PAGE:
On May 25, 2018, the U.S. Environmental Protection Agency (EPA) issued an extension of the comment period of the proposed rule entitled “Strengthening Transparency in Regulatory Science” (Science Rule) that EPA issued on April 30, 2018. 83 Fed. Reg. 24255. The Federal Register notice states that EPA will extend the comment period from May 30, 2018, to August 16, 2018. EPA states that it is making these changes “in response to public requests for an extension of the comment period and for a public hearing.” It is noteworthy that the extension was issued on the heels of EPA’s receipt of letters, one submitted by eight Attorneys General and another by 20 Senators, addressing the proposal, as described below. Comments can be filed in Docket ID No. EPA-HQ-OA-2018-0259 on www.regulations.gov.
EPA’s notice also announces that it will be holding a public hearing for the proposed rule on July 17, 2018, from 8:00 a.m. to 8:00 p.m. (EDT) in Washington, D.C. that will provide “the public with an opportunity to present oral comments regarding [the Science Rule]”; and will “provide interested parties the opportunity to present data, views, or arguments concerning the proposal.” The notice states that EPA may ask clarifying questions during the oral presentations, but will not respond to the presentations at that time. Registration for the public hearing will be available online; registration information is available in the Federal Register notice.
EPA’s extension and its grant of requests for a public hearing follows closely in time of its receipt, on May 7, 2018, of a letter to EPA Administrator Scott Pruitt from eight Attorneys General -- those of New York, California, Delaware, Iowa, Maine, Minnesota, Pennsylvania, and the District of Columbia -- expressing their concern regarding the Science Rule. The letter requests EPA to withdraw the proposed rule and to consult with the National Academy of Sciences (NAS). The letter states that if EPA is unwilling to withdraw the rule, then EPA should extend the comment period by at least 150 days to “provide for appropriate consultation with the [NAS],” as “a full six-month comment period … is necessary to provide the public and other stakeholders a meaningful opportunity to evaluate the proposal and its implications for the agency’s ability to meet its obligation to protect public health and the environment under federal environmental laws.”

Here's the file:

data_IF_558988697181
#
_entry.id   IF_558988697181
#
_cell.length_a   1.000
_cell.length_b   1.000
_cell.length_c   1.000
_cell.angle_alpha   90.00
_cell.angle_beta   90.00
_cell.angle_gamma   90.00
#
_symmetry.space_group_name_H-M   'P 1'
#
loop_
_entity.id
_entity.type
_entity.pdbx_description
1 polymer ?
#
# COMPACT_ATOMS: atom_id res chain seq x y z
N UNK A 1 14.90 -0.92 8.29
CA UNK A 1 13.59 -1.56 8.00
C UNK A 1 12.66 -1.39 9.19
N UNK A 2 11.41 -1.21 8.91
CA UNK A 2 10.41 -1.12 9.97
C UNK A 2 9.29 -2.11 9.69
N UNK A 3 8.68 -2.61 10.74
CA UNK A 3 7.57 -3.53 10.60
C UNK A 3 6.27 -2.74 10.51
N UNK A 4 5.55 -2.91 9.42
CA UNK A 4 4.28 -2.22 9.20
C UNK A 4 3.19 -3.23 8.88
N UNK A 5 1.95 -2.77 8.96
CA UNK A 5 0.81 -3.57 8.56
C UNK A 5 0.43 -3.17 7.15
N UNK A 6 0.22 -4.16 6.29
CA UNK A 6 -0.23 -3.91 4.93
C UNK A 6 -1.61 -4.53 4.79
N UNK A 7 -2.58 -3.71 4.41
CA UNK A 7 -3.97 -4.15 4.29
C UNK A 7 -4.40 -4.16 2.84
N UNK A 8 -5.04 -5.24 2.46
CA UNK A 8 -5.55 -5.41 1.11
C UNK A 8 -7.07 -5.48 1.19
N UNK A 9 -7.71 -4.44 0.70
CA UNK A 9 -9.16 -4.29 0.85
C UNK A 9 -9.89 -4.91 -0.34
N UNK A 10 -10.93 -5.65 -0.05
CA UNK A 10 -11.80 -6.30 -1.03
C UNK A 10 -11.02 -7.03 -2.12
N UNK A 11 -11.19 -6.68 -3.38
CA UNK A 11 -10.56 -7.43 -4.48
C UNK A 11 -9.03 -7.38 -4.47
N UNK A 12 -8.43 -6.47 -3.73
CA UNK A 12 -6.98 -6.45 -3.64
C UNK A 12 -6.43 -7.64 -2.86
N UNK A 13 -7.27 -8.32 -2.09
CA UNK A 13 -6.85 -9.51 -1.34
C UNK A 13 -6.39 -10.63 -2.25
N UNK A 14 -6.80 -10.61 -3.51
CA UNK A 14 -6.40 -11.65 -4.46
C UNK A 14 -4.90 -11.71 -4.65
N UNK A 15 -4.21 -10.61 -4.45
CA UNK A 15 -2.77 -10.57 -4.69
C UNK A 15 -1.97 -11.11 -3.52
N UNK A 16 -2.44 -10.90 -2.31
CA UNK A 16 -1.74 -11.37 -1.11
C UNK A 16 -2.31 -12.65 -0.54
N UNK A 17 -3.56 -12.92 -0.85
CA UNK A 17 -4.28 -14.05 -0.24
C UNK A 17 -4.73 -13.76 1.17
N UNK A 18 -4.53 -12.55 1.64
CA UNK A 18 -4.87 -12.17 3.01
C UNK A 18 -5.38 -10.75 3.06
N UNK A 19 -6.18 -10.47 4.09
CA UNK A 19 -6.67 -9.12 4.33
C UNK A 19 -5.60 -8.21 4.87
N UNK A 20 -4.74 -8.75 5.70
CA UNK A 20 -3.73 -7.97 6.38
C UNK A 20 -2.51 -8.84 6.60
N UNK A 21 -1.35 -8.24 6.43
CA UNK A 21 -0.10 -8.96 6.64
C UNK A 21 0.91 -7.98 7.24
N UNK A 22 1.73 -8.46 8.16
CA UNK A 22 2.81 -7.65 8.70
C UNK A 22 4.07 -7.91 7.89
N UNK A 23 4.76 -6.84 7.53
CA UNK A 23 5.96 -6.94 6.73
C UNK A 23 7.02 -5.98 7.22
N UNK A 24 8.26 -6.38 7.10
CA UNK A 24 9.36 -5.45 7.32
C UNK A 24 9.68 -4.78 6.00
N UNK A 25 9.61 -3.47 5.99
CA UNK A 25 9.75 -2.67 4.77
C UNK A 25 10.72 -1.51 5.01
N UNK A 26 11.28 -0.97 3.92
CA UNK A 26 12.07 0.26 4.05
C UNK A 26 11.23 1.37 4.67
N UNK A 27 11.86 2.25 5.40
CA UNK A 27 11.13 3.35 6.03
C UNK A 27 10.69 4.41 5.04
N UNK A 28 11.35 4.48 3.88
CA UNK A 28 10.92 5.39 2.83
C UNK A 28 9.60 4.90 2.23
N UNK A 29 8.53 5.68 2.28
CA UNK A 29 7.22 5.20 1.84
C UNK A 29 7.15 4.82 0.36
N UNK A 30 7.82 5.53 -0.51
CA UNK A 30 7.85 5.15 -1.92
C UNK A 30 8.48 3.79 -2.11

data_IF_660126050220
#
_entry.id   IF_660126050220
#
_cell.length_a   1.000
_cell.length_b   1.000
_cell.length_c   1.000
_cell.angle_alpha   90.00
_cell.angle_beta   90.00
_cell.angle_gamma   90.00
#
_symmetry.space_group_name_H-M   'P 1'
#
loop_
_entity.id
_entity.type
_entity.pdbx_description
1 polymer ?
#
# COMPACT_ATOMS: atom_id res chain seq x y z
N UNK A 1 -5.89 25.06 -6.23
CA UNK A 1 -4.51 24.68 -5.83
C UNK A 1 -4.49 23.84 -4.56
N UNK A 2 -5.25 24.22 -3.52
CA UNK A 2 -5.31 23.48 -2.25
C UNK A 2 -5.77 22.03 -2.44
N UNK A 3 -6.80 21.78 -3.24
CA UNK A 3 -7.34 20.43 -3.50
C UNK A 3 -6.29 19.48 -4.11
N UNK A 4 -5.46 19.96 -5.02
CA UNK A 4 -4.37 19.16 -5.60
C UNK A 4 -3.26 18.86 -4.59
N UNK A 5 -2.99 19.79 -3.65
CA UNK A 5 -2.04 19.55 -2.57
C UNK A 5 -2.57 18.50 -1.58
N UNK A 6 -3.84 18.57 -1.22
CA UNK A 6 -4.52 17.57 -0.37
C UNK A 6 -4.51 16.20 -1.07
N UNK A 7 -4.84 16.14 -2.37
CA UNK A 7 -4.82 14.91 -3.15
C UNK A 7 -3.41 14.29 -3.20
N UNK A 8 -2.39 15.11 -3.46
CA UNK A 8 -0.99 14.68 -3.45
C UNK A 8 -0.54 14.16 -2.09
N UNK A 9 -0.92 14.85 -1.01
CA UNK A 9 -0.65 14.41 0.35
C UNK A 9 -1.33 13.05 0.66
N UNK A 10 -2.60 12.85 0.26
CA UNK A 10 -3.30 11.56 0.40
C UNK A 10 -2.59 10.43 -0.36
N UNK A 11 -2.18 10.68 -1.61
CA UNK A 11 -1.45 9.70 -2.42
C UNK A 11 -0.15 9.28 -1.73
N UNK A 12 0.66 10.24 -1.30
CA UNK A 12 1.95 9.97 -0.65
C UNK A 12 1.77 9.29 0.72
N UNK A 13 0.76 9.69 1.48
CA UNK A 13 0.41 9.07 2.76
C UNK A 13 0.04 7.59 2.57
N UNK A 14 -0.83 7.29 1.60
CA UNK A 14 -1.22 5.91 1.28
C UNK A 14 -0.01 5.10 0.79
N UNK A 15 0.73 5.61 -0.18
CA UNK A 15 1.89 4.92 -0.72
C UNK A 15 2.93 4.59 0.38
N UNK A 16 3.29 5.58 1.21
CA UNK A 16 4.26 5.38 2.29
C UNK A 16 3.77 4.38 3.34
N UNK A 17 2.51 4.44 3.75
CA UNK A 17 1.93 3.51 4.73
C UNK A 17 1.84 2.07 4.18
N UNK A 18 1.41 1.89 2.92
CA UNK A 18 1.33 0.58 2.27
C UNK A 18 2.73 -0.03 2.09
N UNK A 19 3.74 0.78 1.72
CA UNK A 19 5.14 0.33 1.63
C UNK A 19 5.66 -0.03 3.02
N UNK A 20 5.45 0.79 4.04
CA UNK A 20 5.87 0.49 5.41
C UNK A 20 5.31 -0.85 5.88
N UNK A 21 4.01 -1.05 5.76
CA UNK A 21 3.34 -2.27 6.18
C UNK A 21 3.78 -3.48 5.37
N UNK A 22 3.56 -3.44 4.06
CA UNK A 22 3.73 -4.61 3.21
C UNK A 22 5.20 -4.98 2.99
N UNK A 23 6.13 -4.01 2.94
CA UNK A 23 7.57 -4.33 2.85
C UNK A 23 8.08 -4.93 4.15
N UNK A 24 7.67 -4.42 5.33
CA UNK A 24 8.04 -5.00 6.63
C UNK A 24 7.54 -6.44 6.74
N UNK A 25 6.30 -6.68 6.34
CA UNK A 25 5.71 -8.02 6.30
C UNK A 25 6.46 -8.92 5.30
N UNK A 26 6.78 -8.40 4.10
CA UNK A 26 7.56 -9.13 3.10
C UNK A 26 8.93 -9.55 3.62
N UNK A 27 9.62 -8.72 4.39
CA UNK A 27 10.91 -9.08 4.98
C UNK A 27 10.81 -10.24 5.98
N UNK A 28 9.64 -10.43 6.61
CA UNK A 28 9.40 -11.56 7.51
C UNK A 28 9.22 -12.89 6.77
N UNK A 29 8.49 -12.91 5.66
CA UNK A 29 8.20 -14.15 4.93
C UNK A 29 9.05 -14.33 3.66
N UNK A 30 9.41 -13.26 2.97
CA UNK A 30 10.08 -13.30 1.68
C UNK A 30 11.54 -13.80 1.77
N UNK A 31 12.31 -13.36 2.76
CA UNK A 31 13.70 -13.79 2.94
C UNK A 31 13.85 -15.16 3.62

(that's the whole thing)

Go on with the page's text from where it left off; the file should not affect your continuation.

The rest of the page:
On May 14, 2018, 20 Senators submitted a letter to Pruitt requesting that the comment deadline be extended, to July 30, 2018, stating that this extra time would give “stakeholders adequate time to draft and submit thorough, well-reasoned comments,” as the rule is “expected to have a significant effect on the types and number of scientific studies EPA considers during rulemaking” and “implicates patient privacy.”
It is not clear if the extension of time for public comment indicates a desire to develop a more thorough record behind whatever may emerge as the final rule or is a reaction to some of the intense opposition to the entire scheme. “EPA Science” has been controversial and an emerging political issue for some time, but the reaction to the proposal has been intense even in comparison to many of the changes the Trump Administration has sought to impose on other EPA policies and procedures. To some degree, if the Trump Administration hopes to change EPA’s fundamental approach to decision-making, the sooner the better for the potential to leave a lasting change in place. Meanwhile, even from a relatively neutral perspective, the proposal is complicated as to how such new requirements would work -- what it applies to, or how some of the critical new terms would be defined (e.g., “pivotal science”), among other complex elements. This complexity may be its ultimate undoing, or perhaps careful consideration of voluminous (and much critical) public comment will hone the proposal into something more likely to achieve its stated goals.
More information about the Science Rule is available on our blog and in our memorandum EPA Releases Strengthening Transparency in Regulatory Science Proposed Rule.